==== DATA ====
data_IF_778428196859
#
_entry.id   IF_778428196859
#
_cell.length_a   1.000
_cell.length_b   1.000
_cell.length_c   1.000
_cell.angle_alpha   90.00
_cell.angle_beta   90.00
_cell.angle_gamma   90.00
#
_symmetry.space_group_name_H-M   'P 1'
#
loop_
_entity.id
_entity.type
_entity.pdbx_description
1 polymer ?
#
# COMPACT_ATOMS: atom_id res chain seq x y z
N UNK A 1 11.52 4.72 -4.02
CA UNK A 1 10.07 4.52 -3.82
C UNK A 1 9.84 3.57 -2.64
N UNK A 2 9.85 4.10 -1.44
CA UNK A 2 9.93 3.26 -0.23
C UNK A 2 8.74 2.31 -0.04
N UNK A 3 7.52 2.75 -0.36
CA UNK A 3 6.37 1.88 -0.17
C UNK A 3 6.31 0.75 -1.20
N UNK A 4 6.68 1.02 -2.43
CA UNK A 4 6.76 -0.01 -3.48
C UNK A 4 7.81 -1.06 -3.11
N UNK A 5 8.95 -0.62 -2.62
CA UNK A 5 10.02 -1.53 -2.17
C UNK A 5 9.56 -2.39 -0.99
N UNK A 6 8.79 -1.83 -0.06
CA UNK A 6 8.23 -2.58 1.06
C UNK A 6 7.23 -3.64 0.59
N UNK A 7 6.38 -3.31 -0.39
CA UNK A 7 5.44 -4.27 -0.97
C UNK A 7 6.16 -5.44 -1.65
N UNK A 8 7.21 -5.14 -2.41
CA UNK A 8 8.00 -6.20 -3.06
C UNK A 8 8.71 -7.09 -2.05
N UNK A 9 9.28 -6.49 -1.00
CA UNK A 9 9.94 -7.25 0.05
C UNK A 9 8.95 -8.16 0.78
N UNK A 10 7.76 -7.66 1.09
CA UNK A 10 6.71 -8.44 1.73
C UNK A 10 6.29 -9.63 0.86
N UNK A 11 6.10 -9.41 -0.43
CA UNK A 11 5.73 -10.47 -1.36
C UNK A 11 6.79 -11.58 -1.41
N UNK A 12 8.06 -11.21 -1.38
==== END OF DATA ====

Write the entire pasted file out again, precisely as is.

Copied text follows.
data_IF_778428196859
#
_entry.id   IF_778428196859
#
_cell.length_a   1.000
_cell.length_b   1.000
_cell.length_c   1.000
_cell.angle_alpha   90.00
_cell.angle_beta   90.00
_cell.angle_gamma   90.00
#
_symmetry.space_group_name_H-M   'P 1'
#
loop_
_entity.id
_entity.type
_entity.pdbx_description
1 polymer ?
#
# COMPACT_ATOMS: atom_id res chain seq x y z
N UNK A 1 11.52 4.72 -4.02
CA UNK A 1 10.07 4.52 -3.82
C UNK A 1 9.84 3.57 -2.64
N UNK A 2 9.85 4.10 -1.44
CA UNK A 2 9.93 3.26 -0.23
C UNK A 2 8.74 2.31 -0.04
N UNK A 3 7.52 2.75 -0.36
CA UNK A 3 6.37 1.88 -0.17
C UNK A 3 6.31 0.75 -1.20
N UNK A 4 6.68 1.02 -2.43
CA UNK A 4 6.76 -0.01 -3.48
C UNK A 4 7.81 -1.06 -3.11
N UNK A 5 8.95 -0.62 -2.62
CA UNK A 5 10.02 -1.53 -2.17
C UNK A 5 9.56 -2.39 -0.99
N UNK A 6 8.79 -1.83 -0.06
CA UNK A 6 8.23 -2.58 1.06
C UNK A 6 7.23 -3.64 0.59
N UNK A 7 6.38 -3.31 -0.39
CA UNK A 7 5.44 -4.27 -0.97
C UNK A 7 6.16 -5.44 -1.65
N UNK A 8 7.21 -5.14 -2.41
CA UNK A 8 8.00 -6.20 -3.06
C UNK A 8 8.71 -7.09 -2.05
N UNK A 9 9.28 -6.49 -1.00
CA UNK A 9 9.94 -7.25 0.05
C UNK A 9 8.95 -8.16 0.78
N UNK A 10 7.76 -7.66 1.09
CA UNK A 10 6.71 -8.44 1.73
C UNK A 10 6.29 -9.63 0.86
N UNK A 11 6.10 -9.41 -0.43
CA UNK A 11 5.73 -10.47 -1.36
C UNK A 11 6.79 -11.58 -1.41
N UNK A 12 8.06 -11.21 -1.38